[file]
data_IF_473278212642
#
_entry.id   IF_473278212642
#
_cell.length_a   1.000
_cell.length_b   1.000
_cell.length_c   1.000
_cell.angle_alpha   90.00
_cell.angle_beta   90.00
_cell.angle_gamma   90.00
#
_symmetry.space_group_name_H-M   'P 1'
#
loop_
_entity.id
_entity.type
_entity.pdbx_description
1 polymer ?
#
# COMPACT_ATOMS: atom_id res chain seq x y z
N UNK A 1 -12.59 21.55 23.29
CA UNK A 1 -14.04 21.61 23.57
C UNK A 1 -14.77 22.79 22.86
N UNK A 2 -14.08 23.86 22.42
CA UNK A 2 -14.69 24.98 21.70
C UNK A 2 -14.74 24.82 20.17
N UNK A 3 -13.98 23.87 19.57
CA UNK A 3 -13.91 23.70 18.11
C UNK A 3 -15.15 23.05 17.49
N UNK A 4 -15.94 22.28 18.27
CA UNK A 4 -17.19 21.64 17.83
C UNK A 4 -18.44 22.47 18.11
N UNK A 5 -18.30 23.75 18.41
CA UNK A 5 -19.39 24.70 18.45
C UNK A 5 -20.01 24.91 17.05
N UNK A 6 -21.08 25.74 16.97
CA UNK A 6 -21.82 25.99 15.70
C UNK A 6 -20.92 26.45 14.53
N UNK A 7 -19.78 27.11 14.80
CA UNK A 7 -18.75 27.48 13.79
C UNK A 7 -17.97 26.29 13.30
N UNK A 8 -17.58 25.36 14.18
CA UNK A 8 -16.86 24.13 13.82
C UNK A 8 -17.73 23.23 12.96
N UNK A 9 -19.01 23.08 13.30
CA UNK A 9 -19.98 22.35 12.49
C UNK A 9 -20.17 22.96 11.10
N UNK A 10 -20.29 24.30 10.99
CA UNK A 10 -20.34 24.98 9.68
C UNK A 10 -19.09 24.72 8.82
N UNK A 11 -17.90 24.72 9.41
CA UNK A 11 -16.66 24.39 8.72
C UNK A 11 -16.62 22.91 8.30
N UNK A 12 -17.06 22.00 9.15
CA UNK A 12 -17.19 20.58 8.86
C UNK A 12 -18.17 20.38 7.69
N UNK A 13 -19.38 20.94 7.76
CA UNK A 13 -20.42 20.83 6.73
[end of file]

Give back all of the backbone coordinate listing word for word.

data_IF_473278212642
#
_entry.id   IF_473278212642
#
_cell.length_a   1.000
_cell.length_b   1.000
_cell.length_c   1.000
_cell.angle_alpha   90.00
_cell.angle_beta   90.00
_cell.angle_gamma   90.00
#
_symmetry.space_group_name_H-M   'P 1'
#
loop_
_entity.id
_entity.type
_entity.pdbx_description
1 polymer ?
#
# COMPACT_ATOMS: atom_id res chain seq x y z
N UNK A 1 -12.59 21.55 23.29
CA UNK A 1 -14.04 21.61 23.57
C UNK A 1 -14.77 22.79 22.86
N UNK A 2 -14.08 23.86 22.42
CA UNK A 2 -14.69 24.98 21.70
C UNK A 2 -14.74 24.82 20.17
N UNK A 3 -13.98 23.87 19.57
CA UNK A 3 -13.91 23.70 18.11
C UNK A 3 -15.15 23.05 17.49
N UNK A 4 -15.94 22.28 18.27
CA UNK A 4 -17.19 21.64 17.83
C UNK A 4 -18.44 22.47 18.11
N UNK A 5 -18.30 23.75 18.41
CA UNK A 5 -19.39 24.70 18.45
C UNK A 5 -20.01 24.91 17.05
N UNK A 6 -21.08 25.74 16.97
CA UNK A 6 -21.82 25.99 15.70
C UNK A 6 -20.92 26.45 14.53
N UNK A 7 -19.78 27.11 14.80
CA UNK A 7 -18.75 27.48 13.79
C UNK A 7 -17.97 26.29 13.30
N UNK A 8 -17.58 25.36 14.18
CA UNK A 8 -16.86 24.13 13.82
C UNK A 8 -17.73 23.23 12.96
N UNK A 9 -19.01 23.08 13.30
CA UNK A 9 -19.98 22.35 12.49
C UNK A 9 -20.17 22.96 11.10
N UNK A 10 -20.29 24.30 10.99
CA UNK A 10 -20.34 24.98 9.68
C UNK A 10 -19.09 24.72 8.82
N UNK A 11 -17.90 24.72 9.41
CA UNK A 11 -16.66 24.39 8.72
C UNK A 11 -16.62 22.91 8.30
N UNK A 12 -17.06 22.00 9.15
CA UNK A 12 -17.19 20.58 8.86
C UNK A 12 -18.17 20.38 7.69
N UNK A 13 -19.38 20.94 7.76
CA UNK A 13 -20.42 20.83 6.73